Monday, November 6, 2017 - 12 pm


Listen here.

Christianity and other world religions have often identified the root of all human evil with such vices as lust, or selfishness, or worldliness, or pride.  The Danish philosopher/theologian Soren Kierkegaard proposed another possibility: perhaps all human evil is the fruit of an unresolved anxiety. We will explore what Kierkegaard meant by this seemingly odd claim and why this diagnosis may be plausible.


Lee Barrett, Ph.D.

Chair & Professor of Theology, Lancaster Theological Seminary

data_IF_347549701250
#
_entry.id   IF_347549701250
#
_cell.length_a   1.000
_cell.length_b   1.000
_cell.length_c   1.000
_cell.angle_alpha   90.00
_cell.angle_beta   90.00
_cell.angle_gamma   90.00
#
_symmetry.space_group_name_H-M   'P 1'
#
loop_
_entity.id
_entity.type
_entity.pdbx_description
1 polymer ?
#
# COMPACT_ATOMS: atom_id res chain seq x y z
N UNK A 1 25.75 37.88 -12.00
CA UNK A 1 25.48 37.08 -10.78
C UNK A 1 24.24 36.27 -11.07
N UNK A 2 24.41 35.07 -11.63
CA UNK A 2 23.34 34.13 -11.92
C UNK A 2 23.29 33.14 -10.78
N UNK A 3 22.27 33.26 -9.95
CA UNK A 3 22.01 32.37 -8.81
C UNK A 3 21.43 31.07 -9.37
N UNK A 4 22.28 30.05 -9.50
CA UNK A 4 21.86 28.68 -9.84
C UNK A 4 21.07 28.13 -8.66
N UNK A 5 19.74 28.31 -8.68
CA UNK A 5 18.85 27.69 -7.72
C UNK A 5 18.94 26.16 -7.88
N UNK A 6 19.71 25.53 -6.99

Lee Barrett is the Henry and Mary Staeger Professor of Theology at Lancaster Theological Seminary, where he has taught for twenty-four years. His most recent books include "Kierkegaard: Foundations of Theology,' and "Eros and Self-Emptying: The Intersections of Augustine and Kierkegaard." Lee has received all of his degrees, including a PhD, from Yale University. When he is not writing about Kierkegaard, Lee frolics with his three shih-tzu puppies.